Features: The Alpine Canyon run of the Snake has two class II rapids, five unrated surf waves, and seven class III rapids. However, at low to moderate flows, Haircut Rock, Big Kahuna, and Lunch Counter are the three crucial points of challenge on the run.

Takeout: Sheep Gulch takeout is at mile 7.4 of Alpine Canyon. It is critical that rafts take out here, as it is the only point accessible to vehicles via takeout ramp. Kayakers can run some fun wave trains just below Sheep Gulch and still easily trek out to the ramp.

Area Attractions: If you’re looking to log more time on calmer water, a trip to Alpine Canyon is also the perfect opportunity to float around Grand Teton National Park, with 10 scenic lakes open to non-motorized vessels. The Tetons offer prime camping, hiking, climbing, and backpacking opportunities. If jet-boiled Ramen just won’t cut it after a cold day on the water, venture into Jackson Hole for some killer post-float food. The gargantuan nachos at Lift Jackson Hole are a personal favorite.

Do not forget warm, waterproof layers. In the spring, snow run-off makes this canyon run even more bone-chilling — especially out of direct sunlight.

If you have no experience running whitewater, Jackson Hole is home to scads of commercial companies that can guide you down the Snake River. Jackson Hole Whitewater and Mad River Boat Trips are two of the most reputable companies.

c.simon@wasatchmag.com

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Beyond the Wasatch: Arches National Park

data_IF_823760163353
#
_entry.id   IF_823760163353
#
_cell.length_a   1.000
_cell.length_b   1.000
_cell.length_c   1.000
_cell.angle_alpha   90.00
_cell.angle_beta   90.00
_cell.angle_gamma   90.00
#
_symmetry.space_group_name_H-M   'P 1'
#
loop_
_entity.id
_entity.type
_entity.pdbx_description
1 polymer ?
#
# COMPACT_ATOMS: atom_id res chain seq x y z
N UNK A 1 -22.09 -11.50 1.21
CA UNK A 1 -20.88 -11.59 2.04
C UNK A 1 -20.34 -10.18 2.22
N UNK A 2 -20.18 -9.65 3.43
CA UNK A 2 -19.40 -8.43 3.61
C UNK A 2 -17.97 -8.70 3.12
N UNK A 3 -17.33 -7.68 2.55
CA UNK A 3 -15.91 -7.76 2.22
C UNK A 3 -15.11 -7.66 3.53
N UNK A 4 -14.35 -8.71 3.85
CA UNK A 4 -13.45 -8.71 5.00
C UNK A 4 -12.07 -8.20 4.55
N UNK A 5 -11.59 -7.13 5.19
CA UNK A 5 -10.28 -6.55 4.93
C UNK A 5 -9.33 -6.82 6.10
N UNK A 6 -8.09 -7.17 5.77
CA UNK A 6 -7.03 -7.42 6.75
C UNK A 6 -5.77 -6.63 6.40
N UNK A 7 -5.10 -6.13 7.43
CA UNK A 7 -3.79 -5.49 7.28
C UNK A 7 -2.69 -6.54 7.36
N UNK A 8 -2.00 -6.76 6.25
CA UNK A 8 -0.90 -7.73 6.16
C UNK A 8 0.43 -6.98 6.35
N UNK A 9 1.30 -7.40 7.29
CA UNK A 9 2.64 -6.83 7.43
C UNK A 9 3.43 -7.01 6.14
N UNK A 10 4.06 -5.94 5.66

Over President’s Day weekend, I packed up the car and left town early to escape the overcast grey skies of the Wasatch Front. As I drove southeast, each passing mile of the three-and-a-half-hour road trip down to Moab meant less snow-covered peaks and more red rocks sneaking into the terrain.

The promising forecast of 55 degree weather and the off-season crowds made it one of the best times to intimately explore Arches National Park. With over one million annual visitors, you are bound to see other people on the trails, but visiting this park before the peak season (April – September) is a great way to escape the crowds.

There are over 2,000 natural arches, making the grand landscape of Arches National Park home to the greatest concentration in the country. Beyond that, the beauty of the balanced red rocks, sloping sandstone hills, peaks, spires, and slick rock canyons of Arches make this park an ultimate destination for desert rats. Inside the park, there are 14 hiking trails to choose from, along with areas for rock climbing and canyoneering. Surrounding trails just outside of the park give you access to mountain biking and ATVing.